When I saw this extraordinary mind blowing technique on Food 52, replacing egg white with chickpea liquid (they refer to it as watery dregs) we just had to try it! Dan Barber, in a project utilizing parts of ingredients that more often than not get tossed, came up with this genius technique. I can't begin to imagine how anyone could conceptualize and take the daring mental leap that the liquid in which canned chickpeas is packed could possibly support and hold air to create a mousse the way viscous egg white accomplishes so perfectly, but it does! Of course there are differences. First of all, Food 52 noted that the chickpea flavor completely disappeared on baking and we found this to be true in that no one would ever detect the actual flavor of chickpea but there is a subtle additional flavor. Also it does not hold its shape in baking quite as well so that any ridges or swirls flatten into mushroom cap smoothness. Here's the recipe as we did it:
1/3 cup/59 grams chickpea liquid (now dignified in Latin as
1/2 cup/100 grams superfine sugar
1/2 teaspoon pure vanilla extract
Preheat the oven to 250°F/120°C.
Line a baking sheet with parchment. In the bowl of a stand mixer, add the chickpea liquid and sugar and use the whisk beater by hand to stir it together. Attach the whisk beater. Starting on low speed, and gradually increasing to high, beat for 15 minutes until fairly stiff peaks form when the beater is raised. They will droop slightly.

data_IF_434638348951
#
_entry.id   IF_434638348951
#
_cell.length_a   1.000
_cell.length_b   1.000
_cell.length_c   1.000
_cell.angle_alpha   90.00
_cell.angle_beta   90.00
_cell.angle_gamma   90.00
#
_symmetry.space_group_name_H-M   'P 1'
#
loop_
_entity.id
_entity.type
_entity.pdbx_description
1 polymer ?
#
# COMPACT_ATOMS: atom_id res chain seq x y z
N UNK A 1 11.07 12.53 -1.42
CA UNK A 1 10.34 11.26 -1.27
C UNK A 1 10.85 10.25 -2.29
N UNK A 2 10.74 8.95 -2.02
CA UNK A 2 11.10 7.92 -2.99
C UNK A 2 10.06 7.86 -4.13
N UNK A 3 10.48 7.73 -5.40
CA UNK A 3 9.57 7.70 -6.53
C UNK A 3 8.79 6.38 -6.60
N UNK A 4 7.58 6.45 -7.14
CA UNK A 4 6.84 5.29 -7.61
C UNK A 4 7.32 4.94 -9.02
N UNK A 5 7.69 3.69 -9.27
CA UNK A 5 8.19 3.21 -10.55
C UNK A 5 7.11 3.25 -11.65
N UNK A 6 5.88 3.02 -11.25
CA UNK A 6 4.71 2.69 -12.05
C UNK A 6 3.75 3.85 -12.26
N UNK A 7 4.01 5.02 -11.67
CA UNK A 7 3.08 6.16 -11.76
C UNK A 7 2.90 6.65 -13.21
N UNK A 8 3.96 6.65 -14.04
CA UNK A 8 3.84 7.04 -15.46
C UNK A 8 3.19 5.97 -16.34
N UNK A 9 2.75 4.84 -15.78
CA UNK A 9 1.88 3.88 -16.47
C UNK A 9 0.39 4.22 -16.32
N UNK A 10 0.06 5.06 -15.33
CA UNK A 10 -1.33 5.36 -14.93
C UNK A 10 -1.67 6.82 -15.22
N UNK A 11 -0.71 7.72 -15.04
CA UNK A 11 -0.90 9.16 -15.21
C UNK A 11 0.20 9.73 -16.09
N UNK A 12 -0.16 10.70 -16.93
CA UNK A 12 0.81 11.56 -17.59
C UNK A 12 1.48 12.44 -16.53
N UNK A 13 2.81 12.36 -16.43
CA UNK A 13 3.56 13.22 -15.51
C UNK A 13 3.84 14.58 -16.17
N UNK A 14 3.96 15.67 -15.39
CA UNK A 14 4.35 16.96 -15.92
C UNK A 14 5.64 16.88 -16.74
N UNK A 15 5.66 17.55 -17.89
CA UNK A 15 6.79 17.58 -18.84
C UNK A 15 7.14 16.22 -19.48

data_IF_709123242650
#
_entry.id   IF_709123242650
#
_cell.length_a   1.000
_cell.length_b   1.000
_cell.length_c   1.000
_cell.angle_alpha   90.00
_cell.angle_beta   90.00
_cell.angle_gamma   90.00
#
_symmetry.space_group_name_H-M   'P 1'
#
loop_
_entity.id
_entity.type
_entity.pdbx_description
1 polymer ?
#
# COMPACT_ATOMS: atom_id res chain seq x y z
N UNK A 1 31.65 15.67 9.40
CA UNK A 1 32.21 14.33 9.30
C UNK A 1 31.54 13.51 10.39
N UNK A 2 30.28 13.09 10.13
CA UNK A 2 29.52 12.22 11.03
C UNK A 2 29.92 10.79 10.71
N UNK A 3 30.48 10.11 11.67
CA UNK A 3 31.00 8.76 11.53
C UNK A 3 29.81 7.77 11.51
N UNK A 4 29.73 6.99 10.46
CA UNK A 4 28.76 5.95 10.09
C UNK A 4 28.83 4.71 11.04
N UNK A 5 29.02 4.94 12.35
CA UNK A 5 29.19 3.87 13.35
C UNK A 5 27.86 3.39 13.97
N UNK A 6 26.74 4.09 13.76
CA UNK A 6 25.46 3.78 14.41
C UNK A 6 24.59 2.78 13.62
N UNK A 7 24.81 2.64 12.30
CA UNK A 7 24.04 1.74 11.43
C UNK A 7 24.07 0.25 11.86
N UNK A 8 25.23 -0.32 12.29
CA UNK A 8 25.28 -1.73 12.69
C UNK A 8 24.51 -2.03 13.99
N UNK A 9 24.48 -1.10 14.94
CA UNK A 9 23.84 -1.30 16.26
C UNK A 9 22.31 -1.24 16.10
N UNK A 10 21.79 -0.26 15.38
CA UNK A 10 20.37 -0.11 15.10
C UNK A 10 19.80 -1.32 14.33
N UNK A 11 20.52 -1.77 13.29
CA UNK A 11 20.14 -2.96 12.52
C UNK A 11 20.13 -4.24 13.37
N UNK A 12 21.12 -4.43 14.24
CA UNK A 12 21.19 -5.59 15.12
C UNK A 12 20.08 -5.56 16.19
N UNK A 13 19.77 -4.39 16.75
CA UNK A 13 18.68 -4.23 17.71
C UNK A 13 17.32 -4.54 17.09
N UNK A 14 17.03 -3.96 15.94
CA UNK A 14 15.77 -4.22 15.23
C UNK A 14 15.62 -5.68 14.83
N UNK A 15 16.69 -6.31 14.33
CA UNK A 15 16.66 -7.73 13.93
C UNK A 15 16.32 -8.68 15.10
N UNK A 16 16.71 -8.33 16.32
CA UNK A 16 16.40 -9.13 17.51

Place a dab of meringue underneath the parchment in the center to keep it stationary. Use two large tablespoons or pipe mounds onto the parchment.
Bake 40 to 50 minutes. At 50 minutes, Woody pressed one and it was not yet crisp so we continue baking another 10 minutes. This caused the meringue to begin to brown and become less smooth but still not crisp, however, after removal from the oven and cooled they became perfectly crisp. (We should have taken them out at 50 minutes.) Thus encouraged we decided to try our praline meringue ice cream sandwich cookie recipe which uses brown sugar. The mixture did not form stiff peaks but tasted absolutely delicious. The meringues cracked during baking, which they normally do, but looked puffy and promising. Sadly, on cooling, they deflated and the centers were gooey liquid even on further baking.
We are not vegans but if we were, we would find that the meringues made with aquafaba and superfine sugar, which are delicate and light, are a perfectly acceptable substitute for the egg white variety.